A Girl Named Disaster is the story of Nhamo, a girl from a remote village in Mozambique who runs away to the cities of Zimbabwe. Although Nancy Farmer, the author, is an American, she lived in Zimbabwe and Mozambique for many years.
Nhamo’s mother was killed by a leopard when she was a baby, so she is being raised by her aunt, Chipo. Aunt Chipo dislikes Nhamo and makes her do most of the hardest chores, such as pounding corn (called mealies in the book) and gathering firewood. Chipo’s beautiful daughter, Masvita, is the same age as Nhamo but does far less work. Masvita is kind, but Nhamo is jealous, especially when Masvita gets her first menstruation and is given a celebration of womanhood.
Shortly after Masvita’s celebration, cholera strikes the village. Nhamo’s grandmother, called Ambuya, says this disease is caused by bad water, but many of the other villagers mutter that witchcraft has brought the disease. Many villagers die and many others grow very sick. Masvita’s illness is so bad that she becomes gaunt and loses her monthly bleeding. Her father, Uncle Kufa, decides to consult a medical specialist, called a muvuki, who will tell them the cause of the deaths and perhaps help Masvita’s health improve.
Nhamo and the other villagers travel to the trading post to consult the muvuki, but he is too busy to see them right away. One evening Nhamo goes into the trading post with Ambuya, one of the few villagers who is kind to her; she is shocked to see the old woman drink beer. The Portuguese trader, Joao, is surprised by Nhamo’s name, which he knows means disaster in her language. Ambuya explains that Nhamo’s mother married a no-good, lazy drinker called Proud Jongwe. He refused to pay a bride price for Nhamo’s mother because he was a Catholic who was against such pagan traditions. One night in a brawl, he smashed another man’s skull and ran away, leaving Nhamo’s mother to give birth to her daughter alone. Nhamo had never heard this story before. She has long hoped that her father would come to arrange her bride price when she becomes a woman, but now she knows this is too much to hope for. She is the daughter of a murderer. Unlike Masvita, who is worth many cows, Nhamo is probably worth less than a mangy goat.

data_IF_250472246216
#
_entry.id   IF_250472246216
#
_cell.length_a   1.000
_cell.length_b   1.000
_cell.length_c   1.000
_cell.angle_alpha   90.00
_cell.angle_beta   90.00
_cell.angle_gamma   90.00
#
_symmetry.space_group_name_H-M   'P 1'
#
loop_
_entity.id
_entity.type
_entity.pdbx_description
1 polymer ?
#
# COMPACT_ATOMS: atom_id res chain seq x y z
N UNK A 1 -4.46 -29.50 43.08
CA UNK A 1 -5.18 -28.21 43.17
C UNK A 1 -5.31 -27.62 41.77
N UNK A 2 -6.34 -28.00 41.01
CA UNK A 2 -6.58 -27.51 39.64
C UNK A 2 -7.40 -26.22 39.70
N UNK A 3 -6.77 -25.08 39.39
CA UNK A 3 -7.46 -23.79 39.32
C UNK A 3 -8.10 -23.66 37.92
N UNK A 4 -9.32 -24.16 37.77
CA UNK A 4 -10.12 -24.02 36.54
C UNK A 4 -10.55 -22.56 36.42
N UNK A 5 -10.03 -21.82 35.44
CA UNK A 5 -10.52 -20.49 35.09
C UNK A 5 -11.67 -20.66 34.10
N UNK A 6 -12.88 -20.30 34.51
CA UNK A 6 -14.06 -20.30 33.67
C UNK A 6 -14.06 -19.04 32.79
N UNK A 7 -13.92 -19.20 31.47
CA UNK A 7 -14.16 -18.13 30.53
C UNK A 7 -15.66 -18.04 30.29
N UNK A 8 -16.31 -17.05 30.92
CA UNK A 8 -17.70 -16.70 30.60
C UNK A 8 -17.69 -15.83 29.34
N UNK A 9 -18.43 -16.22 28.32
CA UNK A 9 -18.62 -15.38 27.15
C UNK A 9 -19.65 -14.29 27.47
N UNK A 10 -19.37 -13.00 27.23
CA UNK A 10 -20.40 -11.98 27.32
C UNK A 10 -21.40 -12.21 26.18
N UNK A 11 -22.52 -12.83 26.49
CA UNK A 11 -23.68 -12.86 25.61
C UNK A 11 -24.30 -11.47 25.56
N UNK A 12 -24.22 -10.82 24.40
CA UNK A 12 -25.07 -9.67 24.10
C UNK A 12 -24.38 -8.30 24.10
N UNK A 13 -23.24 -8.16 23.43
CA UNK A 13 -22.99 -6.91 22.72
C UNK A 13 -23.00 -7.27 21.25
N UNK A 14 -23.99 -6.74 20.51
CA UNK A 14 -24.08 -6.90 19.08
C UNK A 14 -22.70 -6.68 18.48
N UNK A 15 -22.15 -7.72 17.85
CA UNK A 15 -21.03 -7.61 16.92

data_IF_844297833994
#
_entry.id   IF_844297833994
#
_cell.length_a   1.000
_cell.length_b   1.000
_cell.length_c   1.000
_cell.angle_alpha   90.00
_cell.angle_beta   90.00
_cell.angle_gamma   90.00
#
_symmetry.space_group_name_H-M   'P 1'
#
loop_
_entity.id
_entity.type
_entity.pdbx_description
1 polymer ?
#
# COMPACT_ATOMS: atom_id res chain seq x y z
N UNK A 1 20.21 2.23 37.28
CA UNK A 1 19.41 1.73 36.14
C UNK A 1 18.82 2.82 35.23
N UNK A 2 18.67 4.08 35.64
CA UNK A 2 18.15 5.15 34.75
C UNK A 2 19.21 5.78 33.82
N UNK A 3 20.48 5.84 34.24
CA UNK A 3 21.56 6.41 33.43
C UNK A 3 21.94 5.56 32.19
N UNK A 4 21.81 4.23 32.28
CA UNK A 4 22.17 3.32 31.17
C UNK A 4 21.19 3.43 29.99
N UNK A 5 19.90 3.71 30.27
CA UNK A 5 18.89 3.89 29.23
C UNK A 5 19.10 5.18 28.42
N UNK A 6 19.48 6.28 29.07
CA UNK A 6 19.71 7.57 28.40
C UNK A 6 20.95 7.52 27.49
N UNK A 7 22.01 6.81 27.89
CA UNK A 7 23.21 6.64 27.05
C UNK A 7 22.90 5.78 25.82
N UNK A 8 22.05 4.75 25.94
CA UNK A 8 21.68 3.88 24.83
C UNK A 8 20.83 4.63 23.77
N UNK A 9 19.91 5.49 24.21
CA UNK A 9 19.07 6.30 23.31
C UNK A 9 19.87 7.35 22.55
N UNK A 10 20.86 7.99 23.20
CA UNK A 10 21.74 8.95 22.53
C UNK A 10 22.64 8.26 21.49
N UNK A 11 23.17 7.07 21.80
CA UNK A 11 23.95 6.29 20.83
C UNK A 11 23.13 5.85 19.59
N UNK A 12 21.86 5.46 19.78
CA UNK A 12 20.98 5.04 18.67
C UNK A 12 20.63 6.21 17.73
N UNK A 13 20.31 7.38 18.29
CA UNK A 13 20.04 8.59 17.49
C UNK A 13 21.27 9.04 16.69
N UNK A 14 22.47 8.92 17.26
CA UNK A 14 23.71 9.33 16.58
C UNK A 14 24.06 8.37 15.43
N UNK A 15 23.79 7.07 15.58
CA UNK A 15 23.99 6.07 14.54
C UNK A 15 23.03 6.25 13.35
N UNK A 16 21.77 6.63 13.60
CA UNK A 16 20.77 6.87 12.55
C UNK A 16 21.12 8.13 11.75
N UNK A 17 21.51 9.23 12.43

Shortly after Ambuya tells this story, the villagers are invited to see the muvuki, who seems to have magically...
(The entire section is 2714 words.)
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A Girl Named Disaster recounts an eventful year in the life of an African girl named Nhamo, the Shona word for "disaster." Nhamo has spent the first eleven years of her life in a traditional Shona village in Mozambique, where her unloving maternal relatives treat her as a drudge. Her father shamefully ran away after killing another man, and her mother was killed by a leopard when Nhamo was a toddler. Only her grandmother and one female cousin show Nhamo any affection. When cholera strikes, the villagers consult an important traditional healer, who makes Nhamo the scapegoat for all the troubles plaguing the village. To placate the angry spirit of her father's murder victim, the healer decrees, Nhamo must become the junior wife of the victim's brutal brother.
At her grandmother's insistence, Nhamo escapes this dreadful fate by stealing a boat and setting off alone for Zimbabwe to find her father's family. But a journey that was intended to take two days becomes a yearlong odyssey. Nhamo travels the full length of Lake Cabora Bassa, living for several months on an island inhabited by baboons, before she finally reaches Zimbabwe and finds refuge at a science station. Along the way, she faces starvation, isolation, illness, and many physical and psychological dangers. Although she does eventually make contact with her father's people, they are as inhospitable as the relatives she left behind in Mozambique. By the end of the book, however, Nhamo finds a...
(The entire section is 484 words.)